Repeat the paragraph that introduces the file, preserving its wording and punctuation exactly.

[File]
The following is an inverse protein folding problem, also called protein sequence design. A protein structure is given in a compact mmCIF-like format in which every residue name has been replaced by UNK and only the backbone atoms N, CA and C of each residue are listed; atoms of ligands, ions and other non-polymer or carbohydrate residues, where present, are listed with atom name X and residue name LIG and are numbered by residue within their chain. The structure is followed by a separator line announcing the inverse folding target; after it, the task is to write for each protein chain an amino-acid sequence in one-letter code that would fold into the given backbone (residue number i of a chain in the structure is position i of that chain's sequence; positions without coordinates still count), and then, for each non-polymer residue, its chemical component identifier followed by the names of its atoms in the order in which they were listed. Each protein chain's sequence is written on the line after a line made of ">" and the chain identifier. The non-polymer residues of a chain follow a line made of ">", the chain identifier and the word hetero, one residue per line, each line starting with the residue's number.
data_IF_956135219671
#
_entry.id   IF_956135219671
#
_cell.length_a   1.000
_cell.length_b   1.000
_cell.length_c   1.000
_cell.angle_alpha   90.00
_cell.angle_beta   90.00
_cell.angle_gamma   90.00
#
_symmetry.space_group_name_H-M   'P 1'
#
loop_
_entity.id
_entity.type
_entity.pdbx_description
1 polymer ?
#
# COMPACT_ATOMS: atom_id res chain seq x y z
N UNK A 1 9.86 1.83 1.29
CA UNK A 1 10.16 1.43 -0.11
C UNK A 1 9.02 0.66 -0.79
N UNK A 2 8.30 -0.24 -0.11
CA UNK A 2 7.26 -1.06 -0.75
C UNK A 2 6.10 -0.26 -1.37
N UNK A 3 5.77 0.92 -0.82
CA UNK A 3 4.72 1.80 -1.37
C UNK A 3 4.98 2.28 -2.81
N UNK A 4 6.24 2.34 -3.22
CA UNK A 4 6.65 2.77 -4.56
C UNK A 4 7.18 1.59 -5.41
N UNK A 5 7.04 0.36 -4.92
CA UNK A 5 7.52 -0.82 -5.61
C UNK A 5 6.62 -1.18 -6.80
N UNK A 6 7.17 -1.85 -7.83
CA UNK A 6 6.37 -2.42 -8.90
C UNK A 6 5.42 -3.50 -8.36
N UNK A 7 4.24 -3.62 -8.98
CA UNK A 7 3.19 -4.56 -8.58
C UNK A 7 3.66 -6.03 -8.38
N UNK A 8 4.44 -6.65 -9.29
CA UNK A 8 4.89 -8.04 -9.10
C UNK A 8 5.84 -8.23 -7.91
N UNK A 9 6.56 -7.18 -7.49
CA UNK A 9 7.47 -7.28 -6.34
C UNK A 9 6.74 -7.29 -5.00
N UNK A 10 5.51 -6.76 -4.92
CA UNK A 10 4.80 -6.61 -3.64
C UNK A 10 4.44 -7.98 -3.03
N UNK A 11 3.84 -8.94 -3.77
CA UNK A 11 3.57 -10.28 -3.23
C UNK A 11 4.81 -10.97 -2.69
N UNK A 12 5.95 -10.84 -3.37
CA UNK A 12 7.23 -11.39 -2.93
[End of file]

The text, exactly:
The following is an inverse protein folding problem, also called protein sequence design. A protein structure is given in a compact mmCIF-like format in which every residue name has been replaced by UNK and only the backbone atoms N, CA and C of each residue are listed; atoms of ligands, ions and other non-polymer or carbohydrate residues, where present, are listed with atom name X and residue name LIG and are numbered by residue within their chain. The structure is followed by a separator line announcing the inverse folding target; after it, the task is to write for each protein chain an amino-acid sequence in one-letter code that would fold into the given backbone (residue number i of a chain in the structure is position i of that chain's sequence; positions without coordinates still count), and then, for each non-polymer residue, its chemical component identifier followed by the names of its atoms in the order in which they were listed. Each protein chain's sequence is written on the line after a line made of ">" and the chain identifier. The non-polymer residues of a chain follow a line made of ">", the chain identifier and the word hetero, one residue per line, each line starting with the residue's number.